What do the fantastically effective but bafflingly counterintuitive laws of quantum mechanics tell us about reality? How do quantum measurements occur: Are there really “many worlds,” and if not, how do quantum possibilities collapse into a single observed reality? Can we find a self-consistent theory of nature that unifies gravity and quantum mechanics?
Questions like these lie at the frontier of science and at the foundation of our understanding of the universe. Answers to these questions will have profound intellectual, practical, and spiritual implications for anyone with a deep curiosity about the world’s true nature.
The deep philosophical implications of scientific work have motivated a huge number of scientists, from the giants who reconceptualized the notion of reality on which their theories are based to those advancing the horizons of those theories. Their bold discoveries expanded rigorous science to encompass many matters considered the purview of mere speculation or philosophy.
At FQxI, we encourage this thinking and these lines of discovery. We stand in contrast to most research organizations whose primary focus is on short-term returns on narrow fields of work. FQxI encourages the uncertain and often interdisciplinary methods required to develop and comprehend prospective revolutions in physics and cosmology.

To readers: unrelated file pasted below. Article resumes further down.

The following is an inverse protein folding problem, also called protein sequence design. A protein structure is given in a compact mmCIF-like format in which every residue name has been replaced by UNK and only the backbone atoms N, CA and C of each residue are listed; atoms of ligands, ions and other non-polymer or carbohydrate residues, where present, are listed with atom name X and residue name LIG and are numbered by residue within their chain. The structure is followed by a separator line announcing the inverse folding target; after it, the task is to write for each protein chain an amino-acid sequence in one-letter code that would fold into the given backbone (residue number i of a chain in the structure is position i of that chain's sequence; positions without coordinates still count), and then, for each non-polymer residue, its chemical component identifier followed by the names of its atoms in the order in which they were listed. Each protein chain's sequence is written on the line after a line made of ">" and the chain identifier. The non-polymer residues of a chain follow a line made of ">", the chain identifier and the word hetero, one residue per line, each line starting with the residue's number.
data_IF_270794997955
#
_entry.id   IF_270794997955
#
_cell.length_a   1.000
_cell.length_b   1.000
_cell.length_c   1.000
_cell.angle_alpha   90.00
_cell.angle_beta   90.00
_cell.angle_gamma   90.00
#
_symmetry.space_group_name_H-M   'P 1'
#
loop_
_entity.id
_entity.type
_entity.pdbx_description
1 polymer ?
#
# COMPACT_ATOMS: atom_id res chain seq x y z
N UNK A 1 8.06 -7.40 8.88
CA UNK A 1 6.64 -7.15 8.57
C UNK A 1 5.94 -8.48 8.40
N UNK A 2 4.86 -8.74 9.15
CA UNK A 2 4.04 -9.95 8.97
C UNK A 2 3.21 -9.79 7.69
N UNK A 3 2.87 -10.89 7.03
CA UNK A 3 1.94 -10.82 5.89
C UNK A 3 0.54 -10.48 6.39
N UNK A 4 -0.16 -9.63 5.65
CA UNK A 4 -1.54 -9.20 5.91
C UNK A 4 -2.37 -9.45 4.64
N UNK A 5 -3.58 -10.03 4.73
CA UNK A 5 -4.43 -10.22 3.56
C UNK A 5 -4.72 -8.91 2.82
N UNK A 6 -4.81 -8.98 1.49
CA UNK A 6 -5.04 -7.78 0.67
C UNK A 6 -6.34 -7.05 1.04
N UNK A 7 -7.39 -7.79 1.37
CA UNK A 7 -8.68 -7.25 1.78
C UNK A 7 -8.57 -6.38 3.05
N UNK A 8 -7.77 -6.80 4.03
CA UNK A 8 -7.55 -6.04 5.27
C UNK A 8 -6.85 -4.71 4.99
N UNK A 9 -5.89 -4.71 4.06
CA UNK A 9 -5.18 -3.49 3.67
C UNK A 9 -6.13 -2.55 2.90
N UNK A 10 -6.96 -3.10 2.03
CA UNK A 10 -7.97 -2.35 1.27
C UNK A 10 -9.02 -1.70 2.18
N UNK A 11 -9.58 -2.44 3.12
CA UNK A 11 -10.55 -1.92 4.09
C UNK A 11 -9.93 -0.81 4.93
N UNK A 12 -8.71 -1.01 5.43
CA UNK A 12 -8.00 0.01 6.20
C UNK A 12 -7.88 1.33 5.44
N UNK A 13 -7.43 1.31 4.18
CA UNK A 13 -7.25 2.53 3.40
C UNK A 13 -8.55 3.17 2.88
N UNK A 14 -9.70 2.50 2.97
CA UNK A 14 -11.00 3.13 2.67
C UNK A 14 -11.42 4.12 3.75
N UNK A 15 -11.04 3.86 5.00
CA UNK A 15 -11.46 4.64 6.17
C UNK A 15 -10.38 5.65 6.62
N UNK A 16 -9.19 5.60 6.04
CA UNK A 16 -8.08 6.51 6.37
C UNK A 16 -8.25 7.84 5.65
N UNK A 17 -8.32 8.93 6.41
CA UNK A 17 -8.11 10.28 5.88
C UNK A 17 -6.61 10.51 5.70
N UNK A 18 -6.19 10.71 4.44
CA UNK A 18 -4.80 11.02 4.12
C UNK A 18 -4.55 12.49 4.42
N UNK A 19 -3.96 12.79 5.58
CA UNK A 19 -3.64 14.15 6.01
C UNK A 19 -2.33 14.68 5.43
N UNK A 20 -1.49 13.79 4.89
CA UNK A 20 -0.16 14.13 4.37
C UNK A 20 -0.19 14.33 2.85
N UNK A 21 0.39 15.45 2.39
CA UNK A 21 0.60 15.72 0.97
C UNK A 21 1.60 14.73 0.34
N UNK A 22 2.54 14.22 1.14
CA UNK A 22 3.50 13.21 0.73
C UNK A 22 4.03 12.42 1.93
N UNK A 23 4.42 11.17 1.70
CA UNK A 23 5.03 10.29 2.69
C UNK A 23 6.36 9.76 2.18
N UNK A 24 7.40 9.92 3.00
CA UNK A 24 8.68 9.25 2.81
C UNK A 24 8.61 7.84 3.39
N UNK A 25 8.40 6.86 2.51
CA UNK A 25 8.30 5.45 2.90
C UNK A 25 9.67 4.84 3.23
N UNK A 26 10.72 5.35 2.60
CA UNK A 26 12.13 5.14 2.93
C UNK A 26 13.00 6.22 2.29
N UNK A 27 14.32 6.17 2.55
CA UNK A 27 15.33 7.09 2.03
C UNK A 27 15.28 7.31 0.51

We work to support researchers who can revolutionize our understanding, facilitate discoveries that change our place in the universe, and increase the excitement and importance of modern science in the public consciousness.
Video: Wine, Quantum, a Life Worth Living
Is quantumness in the eye of the beholder?
Quantum Bayesianism, or QBism, is an interpretation of quantum mechanics in which probabilities in quantum theory are personal to the agent in quantum theory. Join QBism co-founder Chris Fuchs for cocktails and conversation with Adán Cabello, Marissa Giustina and Rüdiger Schack—discussing probability, chaos, quantum randomness and the meaning of life, whilst trying to convince them that QBism is the ultimate quantum mechanical interpretation.
- Read more in Mitch Waldrop’s article, “Painting a QBist Picture of Reality.”